Teachers' strike - see which schools are open and closed across Dorset

Dorset Echo: Teachers' strike - see which schools are open and closed across Dorset Teachers' strike - see which schools are open and closed across Dorset

TEACHERS are set to strike across Dorset causing disruption to some schools.

Members of the National Union of Teachers (NUT) will strike today in a dispute with the government over working conditions, pay and pensions.

Here is a list of all the schools in the area and whether they will be open, closed or partially closed. (This list is correct as of Tuesday, March 25 at 4pm and may be updated.)

OPEN

Broadmayne First School, Broadmayne

Chickerell Primary School, Chickerell, Weymouth

St Andrew’s School, Littlemoor Road, Preston, Weymouth

Beechcroft St Paul's Primary School, Westham, Weymouth

Bincombe Valley School, Littlemoor, Weymouth

• Holy Trinity Primary School, Cross Road, Weymouth (Currently they are predicting they will be open, this could change on Wednesday.)

Radipole Primary School, Radipole Lane, Weymouth

• St Augustines Primary School, Hardy Avenue, Weymouth

St John's Primary School, Coombe Avenue, Weymouth

Wyke Regis Infant School, Wyke Regis, Weymouth

Portesham Primary School, Portesham

• Thornlow Prep School, Connaught Road, Weymouth

• Westfield Arts College, Littlemoor Road, Preston

Manor Park First School, Dorchester

Prince of Wales School, Dorchester

St Mary's Catholic First School, Dorchester

Puddletown First School, Puddletown • Frome Valley First School, Crossways

Greenford Primary School, Maiden Newton

Cerne Abbas First School, Cerne Abbas

Cheselbourne Village School, Cheselbourne, Dorchester

Buckland Newton Primary School, Buckland Newton

Thorner's Primary School, Litton Cheney, Dorchester

Piddle Valley First School, Piddletrenthide, Dorchester

Winterbourne Valley First School, Winterbourne Abbas, Dorchester

• St Mary's First School, Charminster

• Sunninghill Prep School in Dorchester

• St Mary’s C of E Middle School, Puddletown

• Weymouth College, Weymouth

• IPACA, Portland

• All Saints School, Weymouth

• Kingston Maurward School, Dorchester

• Beaminster School

• St Mary's Beaminster - open but some classes may be disrupted.

• Salway Ash

• Burton Bradstock

• Powerstock

• Symondsbury

• Thorner's School, Litton Cheney

• Charmouth School • St Michael's Lyme Regis

• Thorncombe St Mary's

• Marshwood

• Parrett and Axe Mosterton

• Loders

PARTIALLY OPEN

• Budmouth College: If a strike occurs, Years 7,8,9 and 10 will not be in school, but Years 11,12,13 and 14 will be.

Thomas Hardye School: If a strike occurs, Years 9,10 and 11 will not be in school, but Year's 12 and 13 will be.

• Wey Valley School: If the strike takes place, the school will be closed for Year's 7-10, Year 11 will go in.

• St Nicholas and St Lawrence- Two classes won’t be in but the rest will be.

St George’s Primary School, Portland- Three classes won’t be in, but the rest will be.

• Milborne St Andrew First School, Milborne St Andrew– Two classes -reception and year 4 - will be shut but rest of them will be as normal

• The Dorchester Learning Centre, Dorchester – Partly open dependent on individual student’s timetables

• Sir John Colfox School, Bridport - open for Years 7,8,11,12,13, but closed to Years 9 and 10.

• Woodroffe School in Lyme Regis – Open- but Year 10 and 11 will not be in, but the rest of the school will be in as normal.

CLOSED

Southill Primary School, Sycamore Road, Weymouth

Conifers Primary School, Radipole Lane, Weymouth

• Wyke Regis Junior School, Weymouth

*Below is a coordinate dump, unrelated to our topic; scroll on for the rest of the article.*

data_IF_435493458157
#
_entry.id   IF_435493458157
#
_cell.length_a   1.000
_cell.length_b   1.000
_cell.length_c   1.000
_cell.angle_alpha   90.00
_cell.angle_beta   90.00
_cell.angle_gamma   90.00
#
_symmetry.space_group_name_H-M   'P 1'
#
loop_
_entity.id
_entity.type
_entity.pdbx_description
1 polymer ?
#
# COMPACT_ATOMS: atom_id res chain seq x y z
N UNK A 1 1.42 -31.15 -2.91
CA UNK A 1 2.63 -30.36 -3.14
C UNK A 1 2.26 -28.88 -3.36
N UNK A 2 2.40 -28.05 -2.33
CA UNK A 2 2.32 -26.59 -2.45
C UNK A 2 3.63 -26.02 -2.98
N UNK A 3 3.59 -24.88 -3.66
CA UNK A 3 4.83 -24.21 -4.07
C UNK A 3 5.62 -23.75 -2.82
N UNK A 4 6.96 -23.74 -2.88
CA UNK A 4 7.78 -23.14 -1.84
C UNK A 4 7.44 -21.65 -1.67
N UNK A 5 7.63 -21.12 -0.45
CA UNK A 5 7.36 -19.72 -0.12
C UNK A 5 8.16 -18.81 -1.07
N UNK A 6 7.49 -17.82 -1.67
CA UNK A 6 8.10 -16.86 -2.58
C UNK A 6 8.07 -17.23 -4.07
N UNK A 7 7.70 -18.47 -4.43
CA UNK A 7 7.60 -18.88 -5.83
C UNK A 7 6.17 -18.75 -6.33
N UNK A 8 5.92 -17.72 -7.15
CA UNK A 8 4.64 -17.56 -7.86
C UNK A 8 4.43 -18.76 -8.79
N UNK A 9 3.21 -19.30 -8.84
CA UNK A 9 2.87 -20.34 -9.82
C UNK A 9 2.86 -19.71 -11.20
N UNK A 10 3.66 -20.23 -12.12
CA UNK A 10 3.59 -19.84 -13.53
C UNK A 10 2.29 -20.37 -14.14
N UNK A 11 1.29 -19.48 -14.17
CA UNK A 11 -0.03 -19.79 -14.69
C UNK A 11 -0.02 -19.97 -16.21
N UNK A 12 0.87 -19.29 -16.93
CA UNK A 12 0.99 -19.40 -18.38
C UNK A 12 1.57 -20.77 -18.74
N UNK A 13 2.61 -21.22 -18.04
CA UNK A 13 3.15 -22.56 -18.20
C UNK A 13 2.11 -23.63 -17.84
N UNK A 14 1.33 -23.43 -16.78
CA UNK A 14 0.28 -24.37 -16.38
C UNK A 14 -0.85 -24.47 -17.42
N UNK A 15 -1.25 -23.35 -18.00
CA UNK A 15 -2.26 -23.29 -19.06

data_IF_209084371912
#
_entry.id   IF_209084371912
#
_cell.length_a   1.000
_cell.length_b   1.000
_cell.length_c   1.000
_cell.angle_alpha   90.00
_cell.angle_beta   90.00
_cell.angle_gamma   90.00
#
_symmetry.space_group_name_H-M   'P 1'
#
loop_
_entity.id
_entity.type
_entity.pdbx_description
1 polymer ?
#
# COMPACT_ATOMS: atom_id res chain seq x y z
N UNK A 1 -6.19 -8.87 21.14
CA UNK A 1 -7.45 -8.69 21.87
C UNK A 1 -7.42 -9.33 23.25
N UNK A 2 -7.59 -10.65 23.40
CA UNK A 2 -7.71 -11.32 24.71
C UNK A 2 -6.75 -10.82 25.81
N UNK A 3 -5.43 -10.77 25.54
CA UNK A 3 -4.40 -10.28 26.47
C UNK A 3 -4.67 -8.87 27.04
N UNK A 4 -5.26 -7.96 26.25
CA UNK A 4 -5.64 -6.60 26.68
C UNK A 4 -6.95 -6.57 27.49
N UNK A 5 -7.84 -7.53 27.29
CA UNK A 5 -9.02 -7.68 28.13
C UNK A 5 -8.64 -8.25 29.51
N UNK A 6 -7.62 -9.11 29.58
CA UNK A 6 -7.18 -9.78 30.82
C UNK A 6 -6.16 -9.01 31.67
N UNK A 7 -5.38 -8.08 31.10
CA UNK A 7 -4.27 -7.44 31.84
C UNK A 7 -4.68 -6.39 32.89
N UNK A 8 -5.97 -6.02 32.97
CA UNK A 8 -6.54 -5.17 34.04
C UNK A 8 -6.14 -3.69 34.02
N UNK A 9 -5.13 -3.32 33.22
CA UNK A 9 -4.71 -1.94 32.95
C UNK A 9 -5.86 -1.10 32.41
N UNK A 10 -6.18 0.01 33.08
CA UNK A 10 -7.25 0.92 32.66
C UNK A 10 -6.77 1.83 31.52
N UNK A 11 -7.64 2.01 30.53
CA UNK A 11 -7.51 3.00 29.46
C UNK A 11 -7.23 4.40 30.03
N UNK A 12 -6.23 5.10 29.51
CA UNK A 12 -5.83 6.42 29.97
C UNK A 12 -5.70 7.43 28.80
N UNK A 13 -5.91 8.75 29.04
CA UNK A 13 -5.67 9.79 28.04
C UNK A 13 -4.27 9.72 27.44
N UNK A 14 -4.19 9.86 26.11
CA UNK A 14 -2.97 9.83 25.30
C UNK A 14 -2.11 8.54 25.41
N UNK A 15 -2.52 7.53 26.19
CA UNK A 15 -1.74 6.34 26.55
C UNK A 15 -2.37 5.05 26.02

Damers First School, Dorchester

• Dorchester Middle School, Dorchester

• St Osmunds C of E Middle School, Dorchester

• Mountjoy School

• Bridport Primary

• St Catherine's Bridport

Comments (12)

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10:14pm Tue 25 Mar 14

Hunter4 says...

I am fully supportive of teachers standing up to this government in repect of pay & conditions and they have been left with no choice but to strike which unfortunately will effect thouands of children throughout the UK.
With this in mind I recently asked our school to take our children out of term time for a family wedding next year but we were told we could not as it would effect the childs education!
Isn't your strike action doing the same?! I am in support of you but please don't have double standards. Ooh the irony!
I am fully supportive of teachers standing up to this government in repect of pay & conditions and they have been left with no choice but to strike which unfortunately will effect thouands of children throughout the UK. With this in mind I recently asked our school to take our children out of term time for a family wedding next year but we were told we could not as it would effect the childs education! Isn't your strike action doing the same?! I am in support of you but please don't have double standards. Ooh the irony! Hunter4
  • Score: 14

3:19pm Wed 26 Mar 14

slayerofsacredcows says...

How many of you only work 40 weeks a year. The 12 weeks off makes up for the long working week in term time. It is after all a fairly sedentary occupation, not like roofing or bricklaying!
How many of you only work 40 weeks a year. The 12 weeks off makes up for the long working week in term time. It is after all a fairly sedentary occupation, not like roofing or bricklaying! slayerofsacredcows
  • Score: 2

3:52pm Wed 26 Mar 14

Mrs Grumps says...

I am a self-employed music teacher who has lost a lesson today because the young mother who is my student had to look after her children. I had more than a week's notice and had to let her off payment as it is in my terms and conditions that I state when students start with me. I was not able to fill the gap and replace that money. How many self-employed parents have lost money because of this strike?

The trouble with teachers is that most of them have gone from school to university to school and have no grasp of the real world?